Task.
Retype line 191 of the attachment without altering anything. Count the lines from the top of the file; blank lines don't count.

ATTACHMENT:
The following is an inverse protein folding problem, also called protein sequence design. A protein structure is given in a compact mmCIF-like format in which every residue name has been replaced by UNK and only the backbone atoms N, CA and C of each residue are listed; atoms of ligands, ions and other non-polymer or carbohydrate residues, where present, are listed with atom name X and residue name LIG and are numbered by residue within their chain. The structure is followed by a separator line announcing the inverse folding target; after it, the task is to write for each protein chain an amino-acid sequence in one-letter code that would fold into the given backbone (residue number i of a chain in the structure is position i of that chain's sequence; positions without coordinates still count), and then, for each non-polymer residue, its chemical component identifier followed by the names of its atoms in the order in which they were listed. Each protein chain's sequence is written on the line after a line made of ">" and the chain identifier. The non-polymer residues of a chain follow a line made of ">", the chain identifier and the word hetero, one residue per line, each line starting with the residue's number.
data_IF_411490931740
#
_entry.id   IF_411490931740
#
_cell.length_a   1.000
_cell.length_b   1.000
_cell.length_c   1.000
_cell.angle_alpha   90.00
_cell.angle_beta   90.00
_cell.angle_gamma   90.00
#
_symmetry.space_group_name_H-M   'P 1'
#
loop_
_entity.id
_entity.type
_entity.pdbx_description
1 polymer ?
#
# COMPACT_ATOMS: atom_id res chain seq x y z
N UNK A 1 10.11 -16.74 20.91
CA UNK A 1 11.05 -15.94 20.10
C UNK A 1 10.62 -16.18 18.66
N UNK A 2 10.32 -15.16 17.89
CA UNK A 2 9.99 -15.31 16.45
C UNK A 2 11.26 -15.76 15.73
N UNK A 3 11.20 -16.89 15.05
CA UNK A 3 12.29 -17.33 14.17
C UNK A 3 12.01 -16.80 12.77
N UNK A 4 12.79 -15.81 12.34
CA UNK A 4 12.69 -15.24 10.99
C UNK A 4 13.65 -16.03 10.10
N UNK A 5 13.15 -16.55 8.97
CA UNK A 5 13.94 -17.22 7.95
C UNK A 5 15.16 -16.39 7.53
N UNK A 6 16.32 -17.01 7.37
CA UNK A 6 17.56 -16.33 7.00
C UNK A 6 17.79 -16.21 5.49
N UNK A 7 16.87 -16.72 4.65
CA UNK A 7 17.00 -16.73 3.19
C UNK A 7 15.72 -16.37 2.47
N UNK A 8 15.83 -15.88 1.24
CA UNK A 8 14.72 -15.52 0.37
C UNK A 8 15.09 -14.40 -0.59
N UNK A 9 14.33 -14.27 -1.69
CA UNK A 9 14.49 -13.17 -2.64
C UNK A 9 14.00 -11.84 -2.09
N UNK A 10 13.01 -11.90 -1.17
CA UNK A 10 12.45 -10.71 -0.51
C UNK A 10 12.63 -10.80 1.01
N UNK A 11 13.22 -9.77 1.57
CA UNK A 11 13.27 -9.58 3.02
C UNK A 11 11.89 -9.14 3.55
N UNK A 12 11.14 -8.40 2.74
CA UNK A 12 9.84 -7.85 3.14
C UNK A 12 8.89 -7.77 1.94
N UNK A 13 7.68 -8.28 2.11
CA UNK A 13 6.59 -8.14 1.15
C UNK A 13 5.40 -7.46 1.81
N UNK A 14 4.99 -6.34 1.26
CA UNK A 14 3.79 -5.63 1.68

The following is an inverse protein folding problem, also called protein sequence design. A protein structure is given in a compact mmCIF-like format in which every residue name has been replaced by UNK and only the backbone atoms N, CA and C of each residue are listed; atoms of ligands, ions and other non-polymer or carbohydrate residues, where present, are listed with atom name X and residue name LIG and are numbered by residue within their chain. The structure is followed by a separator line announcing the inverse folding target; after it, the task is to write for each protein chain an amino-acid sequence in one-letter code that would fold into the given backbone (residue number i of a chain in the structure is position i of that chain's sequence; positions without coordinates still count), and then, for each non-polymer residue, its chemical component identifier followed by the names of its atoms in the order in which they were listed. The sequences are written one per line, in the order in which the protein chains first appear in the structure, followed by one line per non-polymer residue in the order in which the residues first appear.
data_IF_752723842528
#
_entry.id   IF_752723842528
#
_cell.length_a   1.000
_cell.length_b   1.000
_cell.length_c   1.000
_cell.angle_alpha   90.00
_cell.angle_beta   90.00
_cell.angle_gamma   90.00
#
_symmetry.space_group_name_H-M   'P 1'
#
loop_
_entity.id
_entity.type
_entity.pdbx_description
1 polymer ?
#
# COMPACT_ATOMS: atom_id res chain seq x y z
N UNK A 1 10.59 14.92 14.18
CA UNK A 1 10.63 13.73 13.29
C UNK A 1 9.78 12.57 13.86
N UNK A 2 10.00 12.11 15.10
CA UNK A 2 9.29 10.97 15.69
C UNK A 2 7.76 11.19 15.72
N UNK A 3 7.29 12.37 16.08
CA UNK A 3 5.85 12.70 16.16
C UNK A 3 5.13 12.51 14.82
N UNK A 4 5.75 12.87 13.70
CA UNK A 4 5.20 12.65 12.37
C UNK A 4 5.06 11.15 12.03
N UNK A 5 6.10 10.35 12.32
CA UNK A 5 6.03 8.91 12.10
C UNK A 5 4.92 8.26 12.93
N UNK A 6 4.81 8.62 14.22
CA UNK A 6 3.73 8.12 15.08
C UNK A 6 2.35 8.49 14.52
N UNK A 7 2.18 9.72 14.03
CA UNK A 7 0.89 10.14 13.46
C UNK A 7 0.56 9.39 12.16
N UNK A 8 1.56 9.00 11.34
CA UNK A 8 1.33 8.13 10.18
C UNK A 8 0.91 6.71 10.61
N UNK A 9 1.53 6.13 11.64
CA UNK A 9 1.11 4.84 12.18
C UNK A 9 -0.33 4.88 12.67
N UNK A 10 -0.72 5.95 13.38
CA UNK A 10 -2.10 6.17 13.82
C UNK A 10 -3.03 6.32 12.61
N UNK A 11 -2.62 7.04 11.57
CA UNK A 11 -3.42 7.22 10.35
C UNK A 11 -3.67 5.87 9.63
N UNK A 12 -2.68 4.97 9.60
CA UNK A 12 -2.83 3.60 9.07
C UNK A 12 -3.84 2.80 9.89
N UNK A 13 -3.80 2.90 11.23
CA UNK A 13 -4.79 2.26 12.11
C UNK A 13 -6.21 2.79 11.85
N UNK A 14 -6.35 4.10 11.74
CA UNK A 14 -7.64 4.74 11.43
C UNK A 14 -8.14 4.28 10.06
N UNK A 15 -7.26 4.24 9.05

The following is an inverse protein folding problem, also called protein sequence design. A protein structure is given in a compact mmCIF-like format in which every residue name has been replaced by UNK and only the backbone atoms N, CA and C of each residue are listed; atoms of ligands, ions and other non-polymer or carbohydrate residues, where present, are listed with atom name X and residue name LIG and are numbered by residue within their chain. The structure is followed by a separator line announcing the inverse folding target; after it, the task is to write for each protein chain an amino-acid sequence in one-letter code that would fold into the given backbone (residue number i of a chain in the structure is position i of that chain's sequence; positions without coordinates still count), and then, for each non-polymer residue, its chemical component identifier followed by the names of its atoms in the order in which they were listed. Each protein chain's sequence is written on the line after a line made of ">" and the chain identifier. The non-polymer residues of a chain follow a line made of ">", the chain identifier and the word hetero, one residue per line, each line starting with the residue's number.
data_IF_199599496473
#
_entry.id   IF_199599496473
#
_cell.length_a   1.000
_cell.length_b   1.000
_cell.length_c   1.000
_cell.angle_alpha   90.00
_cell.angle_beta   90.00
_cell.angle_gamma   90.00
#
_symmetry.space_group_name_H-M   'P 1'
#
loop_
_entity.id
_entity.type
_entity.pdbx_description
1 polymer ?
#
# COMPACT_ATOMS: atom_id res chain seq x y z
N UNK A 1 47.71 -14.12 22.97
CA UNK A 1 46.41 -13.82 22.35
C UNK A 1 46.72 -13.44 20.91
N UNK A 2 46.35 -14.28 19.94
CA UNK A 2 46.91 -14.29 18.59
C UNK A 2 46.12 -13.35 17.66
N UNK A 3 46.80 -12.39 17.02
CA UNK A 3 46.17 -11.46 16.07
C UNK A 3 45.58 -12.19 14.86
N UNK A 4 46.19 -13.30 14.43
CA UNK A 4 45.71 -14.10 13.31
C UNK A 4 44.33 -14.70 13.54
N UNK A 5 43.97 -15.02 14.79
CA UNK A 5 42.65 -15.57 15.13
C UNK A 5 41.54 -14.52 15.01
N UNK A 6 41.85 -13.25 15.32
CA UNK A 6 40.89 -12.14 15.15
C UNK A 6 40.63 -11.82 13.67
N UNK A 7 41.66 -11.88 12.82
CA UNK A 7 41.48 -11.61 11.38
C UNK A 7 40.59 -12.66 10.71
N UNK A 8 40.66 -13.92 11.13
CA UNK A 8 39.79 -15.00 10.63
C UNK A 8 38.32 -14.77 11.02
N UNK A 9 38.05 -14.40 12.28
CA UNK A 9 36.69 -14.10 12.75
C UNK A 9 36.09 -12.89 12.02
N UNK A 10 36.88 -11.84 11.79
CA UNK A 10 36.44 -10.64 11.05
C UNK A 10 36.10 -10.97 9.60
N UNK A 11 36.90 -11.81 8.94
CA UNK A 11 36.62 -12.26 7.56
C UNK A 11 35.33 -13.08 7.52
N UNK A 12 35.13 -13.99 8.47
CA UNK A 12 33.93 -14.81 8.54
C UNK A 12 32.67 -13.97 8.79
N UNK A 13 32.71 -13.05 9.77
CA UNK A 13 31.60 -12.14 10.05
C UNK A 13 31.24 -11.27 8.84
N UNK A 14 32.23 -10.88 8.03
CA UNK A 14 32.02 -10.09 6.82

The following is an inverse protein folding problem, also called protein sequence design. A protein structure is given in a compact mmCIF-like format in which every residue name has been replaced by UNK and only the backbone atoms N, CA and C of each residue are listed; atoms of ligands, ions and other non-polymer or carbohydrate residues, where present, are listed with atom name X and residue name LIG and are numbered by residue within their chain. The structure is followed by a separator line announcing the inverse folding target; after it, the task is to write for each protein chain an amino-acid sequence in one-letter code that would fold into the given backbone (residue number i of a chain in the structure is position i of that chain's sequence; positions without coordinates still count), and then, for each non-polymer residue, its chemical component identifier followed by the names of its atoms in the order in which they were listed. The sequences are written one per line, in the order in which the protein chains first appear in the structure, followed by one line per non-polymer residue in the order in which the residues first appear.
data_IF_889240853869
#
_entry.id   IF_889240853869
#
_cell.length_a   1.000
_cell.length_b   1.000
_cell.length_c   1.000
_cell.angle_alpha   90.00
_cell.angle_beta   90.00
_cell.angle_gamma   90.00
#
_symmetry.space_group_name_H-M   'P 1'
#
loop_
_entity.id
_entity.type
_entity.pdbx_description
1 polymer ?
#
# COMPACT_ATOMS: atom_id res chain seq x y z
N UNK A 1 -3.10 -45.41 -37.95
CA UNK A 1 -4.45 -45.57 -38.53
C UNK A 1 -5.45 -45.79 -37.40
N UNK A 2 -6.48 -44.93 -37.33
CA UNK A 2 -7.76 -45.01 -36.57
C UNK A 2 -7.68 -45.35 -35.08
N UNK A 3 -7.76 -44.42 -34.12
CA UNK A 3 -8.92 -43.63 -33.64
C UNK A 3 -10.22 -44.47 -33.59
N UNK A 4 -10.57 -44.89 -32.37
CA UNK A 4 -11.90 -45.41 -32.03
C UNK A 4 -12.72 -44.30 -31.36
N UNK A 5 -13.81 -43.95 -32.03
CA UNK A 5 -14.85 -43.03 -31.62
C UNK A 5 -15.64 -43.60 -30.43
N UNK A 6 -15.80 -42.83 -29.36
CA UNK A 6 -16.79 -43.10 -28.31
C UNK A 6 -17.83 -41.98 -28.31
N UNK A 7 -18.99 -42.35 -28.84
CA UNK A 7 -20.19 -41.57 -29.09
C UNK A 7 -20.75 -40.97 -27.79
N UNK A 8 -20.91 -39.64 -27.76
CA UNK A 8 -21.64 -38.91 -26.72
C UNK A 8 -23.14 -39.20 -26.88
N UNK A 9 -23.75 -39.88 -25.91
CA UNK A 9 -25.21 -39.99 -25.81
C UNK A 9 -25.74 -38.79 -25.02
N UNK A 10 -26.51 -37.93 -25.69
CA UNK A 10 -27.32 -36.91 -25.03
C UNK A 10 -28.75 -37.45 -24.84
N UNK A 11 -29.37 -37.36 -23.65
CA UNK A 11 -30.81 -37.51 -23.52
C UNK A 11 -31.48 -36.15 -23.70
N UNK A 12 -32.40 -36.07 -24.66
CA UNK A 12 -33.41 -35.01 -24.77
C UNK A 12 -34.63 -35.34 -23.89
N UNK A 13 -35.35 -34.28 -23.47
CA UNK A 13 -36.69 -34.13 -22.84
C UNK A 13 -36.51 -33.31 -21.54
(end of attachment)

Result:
#